Intestinal FGF19 has emerged as a novel endocrine regulator of hepatic bile salt and lipid metabolism. In patients with non-alcoholic fatty liver disease (NAFLD) hepatic lipid metabolism is deranged. A possible role of FGF19 in NAFLD has not been reported yet. In this study, we assessed intestinal FGF19 production and the hepatic response to FGF19 in NAFLD patients with and without insulin resistance (HOMA score ≥2.5 [n=12] and HOMA score <2.5 [n=8], respectively). To this end, NAFLD patients received a standardized oral fat challenge. Postprandial excursions of triglycerides, bile salts and FGF19 were monitored, and plasma levels of a marker for bile salt synthesis (7α-hydroxy-4-cholesten-3-one) were determined. Fasted FGF19 levels were comparable in a control group of healthy volunteers (n=15) and in NAFLD patients (0.26±0.28 ng/mL vs. 0.18±0.09 ng/mL, resp., P=0.94). Postprandial FGF19 levels in both controls and NAFLD patients peaked between 3-4 hrs and were three times higher than baseline levels. The areas under the postprandial FGF19 curve were similar in controls and in the HOMA score-based NAFLD subgroups. In NAFLD patients with HOMA score <2.5, the postprandial increase in plasma FGF19 was accompanied by a lowering of plasma levels of 7α-hydroxy-4-cholesten-3-one (-30%, P=0.015). This anticipated decline was not observed in insulin-resistant NAFLD patients (+10%, P=0.22). In conclusion, patients with NAFLD show an unimpaired intestinal FGF19 production. However, the hepatic response to FGF19 is impaired in NAFLD patients with insulin resistance (HOMA score ≥2.5). This impaired hepatic response to FGF19 may contribute to the dysregulation of lipid homeostasis in NAFLD.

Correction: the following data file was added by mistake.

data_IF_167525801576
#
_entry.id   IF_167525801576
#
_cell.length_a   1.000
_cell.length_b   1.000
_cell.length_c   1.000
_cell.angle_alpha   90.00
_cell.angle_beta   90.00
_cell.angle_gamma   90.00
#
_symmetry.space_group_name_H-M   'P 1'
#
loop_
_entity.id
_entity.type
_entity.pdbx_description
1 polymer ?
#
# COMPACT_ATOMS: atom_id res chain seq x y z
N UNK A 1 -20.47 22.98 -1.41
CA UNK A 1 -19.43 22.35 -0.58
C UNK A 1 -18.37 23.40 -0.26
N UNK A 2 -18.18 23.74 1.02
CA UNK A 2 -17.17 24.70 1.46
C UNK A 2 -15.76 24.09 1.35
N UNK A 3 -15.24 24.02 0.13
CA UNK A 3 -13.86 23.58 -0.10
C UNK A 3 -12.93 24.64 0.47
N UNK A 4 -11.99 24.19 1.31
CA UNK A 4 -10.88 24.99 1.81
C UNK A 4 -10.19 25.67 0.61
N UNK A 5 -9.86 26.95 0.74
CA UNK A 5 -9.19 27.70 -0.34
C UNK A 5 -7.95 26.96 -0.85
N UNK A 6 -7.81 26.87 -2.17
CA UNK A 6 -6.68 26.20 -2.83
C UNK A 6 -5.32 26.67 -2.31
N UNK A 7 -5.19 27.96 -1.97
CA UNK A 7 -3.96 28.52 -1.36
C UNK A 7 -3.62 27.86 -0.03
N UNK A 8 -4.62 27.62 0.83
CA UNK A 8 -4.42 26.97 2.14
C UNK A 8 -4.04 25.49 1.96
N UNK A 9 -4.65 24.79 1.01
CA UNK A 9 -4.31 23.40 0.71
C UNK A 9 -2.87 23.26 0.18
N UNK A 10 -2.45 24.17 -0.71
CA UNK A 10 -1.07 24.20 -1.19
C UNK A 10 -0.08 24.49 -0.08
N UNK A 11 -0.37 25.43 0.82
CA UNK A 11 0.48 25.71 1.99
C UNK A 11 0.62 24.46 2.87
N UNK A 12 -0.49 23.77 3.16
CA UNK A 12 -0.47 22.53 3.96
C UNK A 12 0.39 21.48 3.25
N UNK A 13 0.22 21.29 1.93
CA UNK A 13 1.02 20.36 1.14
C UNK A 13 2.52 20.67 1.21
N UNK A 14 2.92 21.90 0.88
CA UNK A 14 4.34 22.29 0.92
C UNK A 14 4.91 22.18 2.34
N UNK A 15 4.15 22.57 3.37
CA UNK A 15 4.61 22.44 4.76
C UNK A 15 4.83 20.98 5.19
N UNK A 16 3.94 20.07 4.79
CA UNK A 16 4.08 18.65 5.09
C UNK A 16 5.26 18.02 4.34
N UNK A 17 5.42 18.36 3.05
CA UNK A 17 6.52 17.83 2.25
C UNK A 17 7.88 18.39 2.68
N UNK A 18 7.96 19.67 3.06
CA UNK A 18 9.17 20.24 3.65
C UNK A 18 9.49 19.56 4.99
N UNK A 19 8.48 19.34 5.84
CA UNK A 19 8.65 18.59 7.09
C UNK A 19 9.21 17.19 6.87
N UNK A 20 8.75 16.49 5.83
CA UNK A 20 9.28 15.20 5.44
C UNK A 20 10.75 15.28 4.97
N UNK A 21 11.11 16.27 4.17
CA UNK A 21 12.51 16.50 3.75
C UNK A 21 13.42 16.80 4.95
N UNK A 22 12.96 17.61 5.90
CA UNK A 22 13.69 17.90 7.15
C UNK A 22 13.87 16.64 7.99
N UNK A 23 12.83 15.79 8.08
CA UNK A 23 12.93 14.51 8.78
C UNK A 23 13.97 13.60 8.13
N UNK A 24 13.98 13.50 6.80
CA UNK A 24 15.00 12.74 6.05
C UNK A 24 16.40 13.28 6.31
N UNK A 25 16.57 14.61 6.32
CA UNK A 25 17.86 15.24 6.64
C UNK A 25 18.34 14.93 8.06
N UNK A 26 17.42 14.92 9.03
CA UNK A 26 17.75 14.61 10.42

- bile salt uptake
- enterohepatic signaling
- postprandial response
- Copyright © 2009, American Journal of Physiology- Gastrointestinal and Liver Physiology